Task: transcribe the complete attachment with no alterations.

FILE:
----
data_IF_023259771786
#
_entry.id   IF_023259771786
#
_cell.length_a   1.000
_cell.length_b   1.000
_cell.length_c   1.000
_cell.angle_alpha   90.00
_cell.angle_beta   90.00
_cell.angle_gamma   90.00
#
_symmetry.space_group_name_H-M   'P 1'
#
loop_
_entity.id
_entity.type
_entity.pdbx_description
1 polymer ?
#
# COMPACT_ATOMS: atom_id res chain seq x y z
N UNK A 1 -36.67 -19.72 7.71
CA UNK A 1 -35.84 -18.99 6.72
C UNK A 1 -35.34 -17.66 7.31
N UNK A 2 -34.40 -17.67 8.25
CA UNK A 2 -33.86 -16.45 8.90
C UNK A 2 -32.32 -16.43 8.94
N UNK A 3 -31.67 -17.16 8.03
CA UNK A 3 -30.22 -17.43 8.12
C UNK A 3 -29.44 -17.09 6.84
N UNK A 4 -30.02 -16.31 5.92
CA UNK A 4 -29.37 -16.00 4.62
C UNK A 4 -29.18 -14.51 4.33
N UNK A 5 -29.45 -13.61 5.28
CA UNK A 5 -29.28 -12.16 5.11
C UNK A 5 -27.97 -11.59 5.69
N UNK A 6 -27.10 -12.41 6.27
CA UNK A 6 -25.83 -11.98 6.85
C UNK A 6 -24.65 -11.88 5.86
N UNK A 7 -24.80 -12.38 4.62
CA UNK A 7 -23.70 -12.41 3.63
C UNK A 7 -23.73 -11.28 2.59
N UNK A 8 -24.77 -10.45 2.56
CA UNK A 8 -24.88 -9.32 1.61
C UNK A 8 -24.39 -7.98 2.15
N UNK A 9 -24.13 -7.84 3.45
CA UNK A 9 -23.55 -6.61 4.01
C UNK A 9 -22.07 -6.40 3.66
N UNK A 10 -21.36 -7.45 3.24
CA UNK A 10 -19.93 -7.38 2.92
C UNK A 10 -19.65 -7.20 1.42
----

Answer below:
data_IF_023259771786
#
_entry.id   IF_023259771786
#
_cell.length_a   1.000
_cell.length_b   1.000
_cell.length_c   1.000
_cell.angle_alpha   90.00
_cell.angle_beta   90.00
_cell.angle_gamma   90.00
#
_symmetry.space_group_name_H-M   'P 1'
#
loop_
_entity.id
_entity.type
_entity.pdbx_description
1 polymer ?
#
# COMPACT_ATOMS: atom_id res chain seq x y z
N UNK A 1 -36.67 -19.72 7.71
CA UNK A 1 -35.84 -18.99 6.72
C UNK A 1 -35.34 -17.66 7.31
N UNK A 2 -34.40 -17.67 8.25
CA UNK A 2 -33.86 -16.45 8.90
C UNK A 2 -32.32 -16.43 8.94
N UNK A 3 -31.67 -17.16 8.03
CA UNK A 3 -30.22 -17.43 8.12
C UNK A 3 -29.44 -17.09 6.84
N UNK A 4 -30.02 -16.31 5.92
CA UNK A 4 -29.37 -16.00 4.62
C UNK A 4 -29.18 -14.51 4.33
N UNK A 5 -29.45 -13.61 5.28
CA UNK A 5 -29.28 -12.16 5.11
C UNK A 5 -27.97 -11.59 5.69
N UNK A 6 -27.10 -12.41 6.27
CA UNK A 6 -25.83 -11.98 6.85
C UNK A 6 -24.65 -11.88 5.86
N UNK A 7 -24.80 -12.38 4.62
CA UNK A 7 -23.70 -12.41 3.63
C UNK A 7 -23.73 -11.28 2.59
N UNK A 8 -24.77 -10.45 2.56
CA UNK A 8 -24.88 -9.32 1.61
C UNK A 8 -24.39 -7.98 2.15
N UNK A 9 -24.13 -7.84 3.45
CA UNK A 9 -23.55 -6.61 4.01
C UNK A 9 -22.07 -6.40 3.66
N UNK A 10 -21.36 -7.45 3.24
CA UNK A 10 -19.93 -7.38 2.92
C UNK A 10 -19.65 -7.20 1.42